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Does Information and Communication Technology Sustain Economic Growth? The Underdeveloped and Developing Countries Case

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Author Info

  • Erkan Erdil

    ()
    (Department of Economics, Middle East Technical University)

  • Burcu Turkcan

    (Department of Economics, Ege University)

  • I. Hakan Yetkiner

    ()
    (Department of Economics, Izmir University of Economics)

Abstract

This paper tests the impact of ICT on economic growth for underdeveloped and developing countries by using a panel dataset for the period of 1995-2006. We first develop the theory of the relationship between ICT and economic growth. We show that ICT-capital has a positive effect both on long-run and transitional income per capita, if it is considered as a factor of production. Next, we estimate a panel data set with 131 underdeveloped and developing countries under the assumption that ICT is one of the determining factors of economic growth. We find that ICT has positive and significant effect on economic growth even after the use of some control variables.

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File URL: http://www.stps.metu.edu.tr/sites/stps.metu.edu.tr/files/0903_0.pdf
File Function: First version, 2009
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Bibliographic Info

Paper provided by STPS - Science and Technology Policy Studies Center, Middle East Technical University in its series STPS Working Papers with number 0903.

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Length: 15 pages
Date of creation: Nov 2009
Date of revision: Nov 2009
Handle: RePEc:met:stpswp:0903

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Related research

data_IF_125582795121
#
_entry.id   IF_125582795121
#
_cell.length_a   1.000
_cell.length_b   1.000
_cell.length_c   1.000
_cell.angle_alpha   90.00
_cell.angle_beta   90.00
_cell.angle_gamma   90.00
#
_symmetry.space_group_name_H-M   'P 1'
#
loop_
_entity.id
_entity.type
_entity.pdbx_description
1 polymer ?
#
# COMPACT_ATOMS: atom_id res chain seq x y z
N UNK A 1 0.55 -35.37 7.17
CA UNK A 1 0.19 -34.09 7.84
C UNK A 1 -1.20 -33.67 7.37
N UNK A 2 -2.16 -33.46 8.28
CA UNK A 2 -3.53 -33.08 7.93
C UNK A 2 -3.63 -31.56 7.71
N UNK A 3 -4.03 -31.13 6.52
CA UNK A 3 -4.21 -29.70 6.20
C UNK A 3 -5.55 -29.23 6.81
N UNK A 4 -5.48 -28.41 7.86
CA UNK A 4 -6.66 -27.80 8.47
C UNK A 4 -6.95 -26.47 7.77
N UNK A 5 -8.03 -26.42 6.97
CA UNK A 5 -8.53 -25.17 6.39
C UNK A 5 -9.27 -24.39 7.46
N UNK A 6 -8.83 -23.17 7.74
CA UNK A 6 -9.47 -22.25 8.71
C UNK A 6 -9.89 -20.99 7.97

Keywords: ICT; economic growth; panel data; GMM;

References

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  1. Andrea Bassanini & Stefano Scarpetta, 2002. "Growth, Technological Change, and ICT Diffusion: Recent Evidence from OECD Countries," Oxford Review of Economic Policy, Oxford University Press, Oxford University Press, vol. 18(3), pages 324-344.
  2. Bresnahan, Timothy F. & Trajtenberg, M., 1995. "General purpose technologies 'Engines of growth'?," Journal of Econometrics, Elsevier, Elsevier, vol. 65(1), pages 83-108, January.
  3. N. Gregory Mankiw & David Romer & David N. Weil, 1990. "A Contribution to the Empirics of Economic Growth," NBER Working Papers 3541, National Bureau of Economic Research, Inc.
  4. Nicola Matteucci & Mary O'Mahony & Catherine Robinson & Thomas Zwick, 2005. "Productivity, Workplace Performance And Ict: Industry And Firm-Level Evidence For Europe And The Us," Scottish Journal of Political Economy, Scottish Economic Society, Scottish Economic Society, vol. 52(3), pages 359-386, 07.
  5. Ark, Bart van & Inklaar, Robert & McGuckin, Robert H., 2003. "ICT and productivity in Europe and the United States," CCSO Working Papers, University of Groningen, CCSO Centre for Economic Research 200311, University of Groningen, CCSO Centre for Economic Research.
  6. David, Paul A, 1990. "The Dynamo and the Computer: An Historical Perspective on the Modern Productivity Paradox," American Economic Review, American Economic Association, American Economic Association, vol. 80(2), pages 355-61, May.
  7. Lars-Hendrik Roller & Leonard Waverman, 2001. "Telecommunications Infrastructure and Economic Development: A Simultaneous Approach," American Economic Review, American Economic Association, American Economic Association, vol. 91(4), pages 909-923, September.
  8. Hardy, Andrew P., 1980. "The role of the telephone in economic development," Telecommunications Policy, Elsevier, Elsevier, vol. 4(4), pages 278-286, December.
  9. Norton, Seth W, 1992. "Transaction Costs, Telecommunications, and the Microeconomics of Macroeconomic Growth," Economic Development and Cultural Change, University of Chicago Press, University of Chicago Press, vol. 41(1), pages 175-96, October.
  10. Matti Pohjola, 2002. "The New Economy in Growth and Development," Oxford Review of Economic Policy, Oxford University Press, Oxford University Press, vol. 18(3), pages 380-396.
  11. Pohjola, Matti, 2002. "New Economy in Growth and Development," Working Paper Series, World Institute for Development Economic Research (UNU-WIDER) UNU-WIDER Research Paper , World Institute for Development Economic Research (UNU-WIDER).
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